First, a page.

The first time Massachusetts performance boater Fred Bennett met Dan Kleitz, the well-known sales manager for Outerlimits Offshore Powerboats, Kleitz was working a high school summer gig at Ocean Performance in Old Saybrook, Conn., in the mid- to late-2000s. Neither remembered each other when they crossed paths a couple of years ago at the Miami International Boat Show until Bennett, who hasn’t owned a go-fast boat for close to 15 years because life—mainly work and his two kids—kept him too busy, mentioned some of the boats he used to own.
The Bennett family’s new Outerlimits SL 41 is currently under construction at Rhode Island company’s facility.
“I knew of several of Fred’s boats—he had some really nice Cigarettes—but I did not know him well,” said Kleitz, who grew up hanging out at Ocean Performance as his parents kept their boats and ended up working there for a few summers before he went to college and landed the job at Outerlimits while enrolled at Roger Williams University. “I was at Ocean Performance all the time as a kid so it was cool to have that connection. He told me more about his boating history and also that he might be interested in getting another boat.”
Fast forward two years and Bennett now talks to Kleitz via phone or text several times a week, if not more. That’s because his family, which includes his wife, Meredith, son, Alex, and daughter, Jacqueline, has a new Outerlimits SL 41 V-bottom in the works at the Bristol, R.I., custom boat manufacturer’s factory.
The father-and-son part of the family (pictured below with Kleitz) was at the shop last Friday to see the carbon-fiber/epoxy hull “come out of the oven,” which is the two-day heating and cooling process that Outerlimits utilizes to facilitate the maximum strength of the epoxy and protect the boat from adverse reaction to environmental elements. They also checked out the core of the deck being fitted to the mold. Needless to say the two were extremely enthusiastic—as they have been with every visit so far to Bristol.
Outerlimits sales manager Dan Kleitz, left, was happy to have Fred (right) and Alex Bennett visit the factory last week to check in on the progress of their 41-footer.
“The Outerlimits’ build process is just incredible—to be able to watch it go from raw materials to a boat is pretty amazing,” said Bennett, who lives in Newton, just outside of Boston, but plans to keep the Outerlimits, which he is powering with twin Mercury Racing 700SCi engines and No. 6 drives, at his home in Boca Raton, Fla. “Working with Dan has been great, too. He keeps us posted with everything they’re doing. I’ve never experienced anything like the customer service Dan and his team have provided. They’ve even made it a fun family experience as we’re all involved in the process.
“When I met Dan at the Miami show in 2019 he was so nice and personable,” he added. “He stayed in touch and invited me to come check out the Outerlimits Factory Fun Run they did at the factory that year. There were so many people there and it was like one giant family. Everyone was so friendly. I knew then I wanted an Outerlimits. About a year later we bought the place in Florida so I called Dan and said, ‘I think I have to buy an Outerlimits.’ Between the technology, the design and the construction, I knew it was the right decision. We decided on the SL 41 because we love the overall look of it, the five steps and the interior layout.”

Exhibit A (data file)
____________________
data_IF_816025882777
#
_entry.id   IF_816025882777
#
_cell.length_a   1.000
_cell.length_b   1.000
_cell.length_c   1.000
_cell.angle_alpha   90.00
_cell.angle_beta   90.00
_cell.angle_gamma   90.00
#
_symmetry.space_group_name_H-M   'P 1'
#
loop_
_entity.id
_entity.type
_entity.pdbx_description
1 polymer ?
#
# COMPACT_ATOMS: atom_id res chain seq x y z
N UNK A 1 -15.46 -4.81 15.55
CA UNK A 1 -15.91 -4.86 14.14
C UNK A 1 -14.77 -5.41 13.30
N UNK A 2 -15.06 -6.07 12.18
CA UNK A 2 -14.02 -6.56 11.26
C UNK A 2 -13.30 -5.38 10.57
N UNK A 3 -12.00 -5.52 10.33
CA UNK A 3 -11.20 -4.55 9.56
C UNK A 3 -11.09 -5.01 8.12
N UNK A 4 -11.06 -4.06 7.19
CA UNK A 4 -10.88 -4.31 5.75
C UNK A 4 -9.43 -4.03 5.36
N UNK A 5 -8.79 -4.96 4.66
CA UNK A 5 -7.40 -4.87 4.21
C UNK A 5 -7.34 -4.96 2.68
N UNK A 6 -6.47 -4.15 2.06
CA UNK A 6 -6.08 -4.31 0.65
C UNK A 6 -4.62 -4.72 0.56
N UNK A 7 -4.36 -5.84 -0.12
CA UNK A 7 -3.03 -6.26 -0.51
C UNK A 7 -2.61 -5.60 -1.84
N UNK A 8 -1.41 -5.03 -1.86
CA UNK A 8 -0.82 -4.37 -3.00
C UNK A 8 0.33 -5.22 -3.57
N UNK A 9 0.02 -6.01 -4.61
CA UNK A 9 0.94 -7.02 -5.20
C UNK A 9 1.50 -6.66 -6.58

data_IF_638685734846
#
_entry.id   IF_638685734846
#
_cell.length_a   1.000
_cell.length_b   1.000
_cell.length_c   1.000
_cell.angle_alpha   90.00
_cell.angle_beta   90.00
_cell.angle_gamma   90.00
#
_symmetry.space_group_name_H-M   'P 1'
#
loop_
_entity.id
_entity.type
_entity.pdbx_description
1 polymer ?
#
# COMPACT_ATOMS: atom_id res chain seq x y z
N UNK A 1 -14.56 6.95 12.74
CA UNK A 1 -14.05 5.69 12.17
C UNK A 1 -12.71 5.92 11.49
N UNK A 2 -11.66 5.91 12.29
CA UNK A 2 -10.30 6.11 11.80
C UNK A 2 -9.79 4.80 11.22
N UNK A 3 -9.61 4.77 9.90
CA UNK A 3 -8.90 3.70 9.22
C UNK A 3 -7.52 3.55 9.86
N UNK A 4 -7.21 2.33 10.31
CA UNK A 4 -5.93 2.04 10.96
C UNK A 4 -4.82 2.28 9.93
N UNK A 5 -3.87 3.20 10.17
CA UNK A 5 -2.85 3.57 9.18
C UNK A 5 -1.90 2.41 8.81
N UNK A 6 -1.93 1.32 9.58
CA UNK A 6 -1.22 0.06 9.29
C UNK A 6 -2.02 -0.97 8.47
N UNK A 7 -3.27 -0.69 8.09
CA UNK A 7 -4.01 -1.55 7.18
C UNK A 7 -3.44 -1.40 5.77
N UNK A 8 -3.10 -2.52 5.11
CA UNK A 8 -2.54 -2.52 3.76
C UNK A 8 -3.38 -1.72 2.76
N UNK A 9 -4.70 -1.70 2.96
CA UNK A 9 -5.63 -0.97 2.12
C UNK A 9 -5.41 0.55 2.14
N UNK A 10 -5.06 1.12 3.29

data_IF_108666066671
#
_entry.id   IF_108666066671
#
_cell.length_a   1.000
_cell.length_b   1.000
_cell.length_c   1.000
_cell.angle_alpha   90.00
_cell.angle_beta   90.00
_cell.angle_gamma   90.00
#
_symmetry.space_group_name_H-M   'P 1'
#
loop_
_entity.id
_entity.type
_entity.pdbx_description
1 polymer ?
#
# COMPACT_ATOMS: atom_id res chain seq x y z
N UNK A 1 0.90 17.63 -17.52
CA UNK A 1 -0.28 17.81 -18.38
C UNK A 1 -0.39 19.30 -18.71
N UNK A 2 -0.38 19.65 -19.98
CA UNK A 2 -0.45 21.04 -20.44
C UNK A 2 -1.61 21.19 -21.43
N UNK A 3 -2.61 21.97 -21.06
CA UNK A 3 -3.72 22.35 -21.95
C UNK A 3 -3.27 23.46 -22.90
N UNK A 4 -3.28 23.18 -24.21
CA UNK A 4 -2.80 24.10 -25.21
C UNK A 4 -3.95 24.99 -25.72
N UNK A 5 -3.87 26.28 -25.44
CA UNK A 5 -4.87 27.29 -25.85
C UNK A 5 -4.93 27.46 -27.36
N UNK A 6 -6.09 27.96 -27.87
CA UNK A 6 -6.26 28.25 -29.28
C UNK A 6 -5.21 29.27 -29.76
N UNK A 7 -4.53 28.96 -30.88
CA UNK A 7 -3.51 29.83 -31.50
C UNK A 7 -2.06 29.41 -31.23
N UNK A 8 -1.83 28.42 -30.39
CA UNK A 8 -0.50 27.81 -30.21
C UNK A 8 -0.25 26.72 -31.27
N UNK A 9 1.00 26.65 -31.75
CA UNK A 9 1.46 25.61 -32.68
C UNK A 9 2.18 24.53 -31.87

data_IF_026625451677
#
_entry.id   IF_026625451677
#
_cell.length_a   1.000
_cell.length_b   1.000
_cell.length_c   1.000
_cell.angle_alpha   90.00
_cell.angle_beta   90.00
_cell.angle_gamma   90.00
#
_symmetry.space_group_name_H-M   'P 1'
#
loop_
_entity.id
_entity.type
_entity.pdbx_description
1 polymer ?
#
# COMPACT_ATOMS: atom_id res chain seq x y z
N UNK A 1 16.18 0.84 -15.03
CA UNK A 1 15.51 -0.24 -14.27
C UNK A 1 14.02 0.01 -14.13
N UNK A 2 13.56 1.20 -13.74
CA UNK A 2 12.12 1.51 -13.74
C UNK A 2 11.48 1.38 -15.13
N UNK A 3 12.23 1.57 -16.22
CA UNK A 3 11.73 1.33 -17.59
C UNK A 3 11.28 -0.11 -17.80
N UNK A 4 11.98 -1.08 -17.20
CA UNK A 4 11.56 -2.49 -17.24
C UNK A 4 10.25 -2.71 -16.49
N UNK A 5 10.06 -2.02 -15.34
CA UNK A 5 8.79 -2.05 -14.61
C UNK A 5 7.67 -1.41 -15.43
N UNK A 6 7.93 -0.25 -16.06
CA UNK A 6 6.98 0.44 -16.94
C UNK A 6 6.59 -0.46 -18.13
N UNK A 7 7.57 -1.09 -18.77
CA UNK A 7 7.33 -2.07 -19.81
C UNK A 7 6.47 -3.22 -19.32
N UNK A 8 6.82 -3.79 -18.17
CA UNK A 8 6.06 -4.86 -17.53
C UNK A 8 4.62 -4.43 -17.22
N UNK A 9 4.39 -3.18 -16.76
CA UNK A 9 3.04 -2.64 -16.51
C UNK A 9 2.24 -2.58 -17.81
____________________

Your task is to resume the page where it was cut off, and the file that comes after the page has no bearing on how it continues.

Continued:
Check out the slideshow above for images of the boat being built. Photos courtesy Dan Kleitz/Fred Bennett
Bennett, who in the ’90s and early 2000s owned a few 38-foot V-bottoms from Cigarette Racing Team along with a 20-foot Cigarette, a 21-foot Scarab, a 27-foot Formula and a 34-foot Scarab, is excited about the power he chose for the 41-footer, which doesn’t have a name as of yet. He said he was considering the 565-hp engines from Mercury Racing, but determined that the 80-plus-mph cruising speeds, not to mention a 100-plus-mph top speed that was not guaranteed with twin 565s, with a pair of 700-hp Mercury engines was well worth the additional propulsion package costs associated with the robust drives, propeller options and rigging differences.
“I’ve been out of the boating scene for a while so we’re getting excited to be back in it again,” Bennett said. “We can’t wait to meet some new people on the water and of course get to know some other Outerlimits owners. I am so fortunate to be able to do this and have a family, including my son’s fiancé, Dinah, that wants to do it with me. I love fast boats—fast cars, too—and can’t wait to get out on the water in the Outerlimits.”
Editor’s note: Speedonthewater.com plans to follow the build of the Bennett family’s SL 41, which is going to be painted in-house with the deep-red Stephen Miles Design graphics pictured above.
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